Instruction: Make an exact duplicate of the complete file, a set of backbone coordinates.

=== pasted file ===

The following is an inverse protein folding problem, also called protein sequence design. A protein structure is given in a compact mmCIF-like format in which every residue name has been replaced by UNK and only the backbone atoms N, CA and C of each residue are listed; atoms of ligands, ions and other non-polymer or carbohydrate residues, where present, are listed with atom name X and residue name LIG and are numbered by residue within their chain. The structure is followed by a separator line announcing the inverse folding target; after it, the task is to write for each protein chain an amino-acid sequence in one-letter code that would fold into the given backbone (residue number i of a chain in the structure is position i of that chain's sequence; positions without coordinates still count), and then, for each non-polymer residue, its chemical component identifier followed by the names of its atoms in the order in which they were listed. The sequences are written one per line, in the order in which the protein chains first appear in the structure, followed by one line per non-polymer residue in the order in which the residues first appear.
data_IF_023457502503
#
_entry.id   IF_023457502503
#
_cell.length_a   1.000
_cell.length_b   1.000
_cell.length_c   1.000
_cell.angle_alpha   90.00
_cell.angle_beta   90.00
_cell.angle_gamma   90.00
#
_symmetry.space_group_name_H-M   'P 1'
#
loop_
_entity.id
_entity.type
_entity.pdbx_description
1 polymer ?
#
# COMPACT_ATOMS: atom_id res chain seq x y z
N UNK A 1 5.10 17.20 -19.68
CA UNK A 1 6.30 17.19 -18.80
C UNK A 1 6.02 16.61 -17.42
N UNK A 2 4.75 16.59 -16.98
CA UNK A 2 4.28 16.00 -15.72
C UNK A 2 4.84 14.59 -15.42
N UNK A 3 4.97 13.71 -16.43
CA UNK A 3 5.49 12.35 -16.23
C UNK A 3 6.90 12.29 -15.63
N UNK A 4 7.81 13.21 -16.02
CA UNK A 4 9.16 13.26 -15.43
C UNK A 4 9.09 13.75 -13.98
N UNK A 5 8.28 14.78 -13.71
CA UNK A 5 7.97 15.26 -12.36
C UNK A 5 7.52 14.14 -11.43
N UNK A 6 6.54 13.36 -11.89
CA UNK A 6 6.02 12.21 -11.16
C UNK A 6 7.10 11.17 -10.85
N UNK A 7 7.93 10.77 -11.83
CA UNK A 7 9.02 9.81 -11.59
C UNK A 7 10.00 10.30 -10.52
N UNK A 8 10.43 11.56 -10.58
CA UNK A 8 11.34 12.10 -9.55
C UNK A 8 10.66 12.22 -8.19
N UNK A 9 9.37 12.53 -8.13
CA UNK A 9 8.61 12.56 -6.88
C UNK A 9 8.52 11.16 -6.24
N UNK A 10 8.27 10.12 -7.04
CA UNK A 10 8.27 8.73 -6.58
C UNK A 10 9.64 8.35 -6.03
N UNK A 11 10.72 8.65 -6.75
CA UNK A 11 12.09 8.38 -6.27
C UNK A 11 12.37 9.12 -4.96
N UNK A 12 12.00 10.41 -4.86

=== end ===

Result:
The following is an inverse protein folding problem, also called protein sequence design. A protein structure is given in a compact mmCIF-like format in which every residue name has been replaced by UNK and only the backbone atoms N, CA and C of each residue are listed; atoms of ligands, ions and other non-polymer or carbohydrate residues, where present, are listed with atom name X and residue name LIG and are numbered by residue within their chain. The structure is followed by a separator line announcing the inverse folding target; after it, the task is to write for each protein chain an amino-acid sequence in one-letter code that would fold into the given backbone (residue number i of a chain in the structure is position i of that chain's sequence; positions without coordinates still count), and then, for each non-polymer residue, its chemical component identifier followed by the names of its atoms in the order in which they were listed. The sequences are written one per line, in the order in which the protein chains first appear in the structure, followed by one line per non-polymer residue in the order in which the residues first appear.
data_IF_023457502503
#
_entry.id   IF_023457502503
#
_cell.length_a   1.000
_cell.length_b   1.000
_cell.length_c   1.000
_cell.angle_alpha   90.00
_cell.angle_beta   90.00
_cell.angle_gamma   90.00
#
_symmetry.space_group_name_H-M   'P 1'
#
loop_
_entity.id
_entity.type
_entity.pdbx_description
1 polymer ?
#
# COMPACT_ATOMS: atom_id res chain seq x y z
N UNK A 1 5.10 17.20 -19.68
CA UNK A 1 6.30 17.19 -18.80
C UNK A 1 6.02 16.61 -17.42
N UNK A 2 4.75 16.59 -16.98
CA UNK A 2 4.28 16.00 -15.72
C UNK A 2 4.84 14.59 -15.42
N UNK A 3 4.97 13.71 -16.43
CA UNK A 3 5.49 12.35 -16.23
C UNK A 3 6.90 12.29 -15.63
N UNK A 4 7.81 13.21 -16.02
CA UNK A 4 9.16 13.26 -15.43
C UNK A 4 9.09 13.75 -13.98
N UNK A 5 8.28 14.78 -13.71
CA UNK A 5 7.97 15.26 -12.36
C UNK A 5 7.52 14.14 -11.43
N UNK A 6 6.54 13.36 -11.89
CA UNK A 6 6.02 12.21 -11.16
C UNK A 6 7.10 11.17 -10.85
N UNK A 7 7.93 10.77 -11.83
CA UNK A 7 9.02 9.81 -11.59
C UNK A 7 10.00 10.30 -10.52
N UNK A 8 10.43 11.56 -10.58
CA UNK A 8 11.34 12.10 -9.55
C UNK A 8 10.66 12.22 -8.19
N UNK A 9 9.37 12.53 -8.13
CA UNK A 9 8.61 12.56 -6.88
C UNK A 9 8.52 11.16 -6.24
N UNK A 10 8.27 10.12 -7.04
CA UNK A 10 8.27 8.73 -6.58
C UNK A 10 9.64 8.35 -6.03
N UNK A 11 10.72 8.65 -6.75
CA UNK A 11 12.09 8.38 -6.27
C UNK A 11 12.37 9.12 -4.96
N UNK A 12 12.00 10.41 -4.86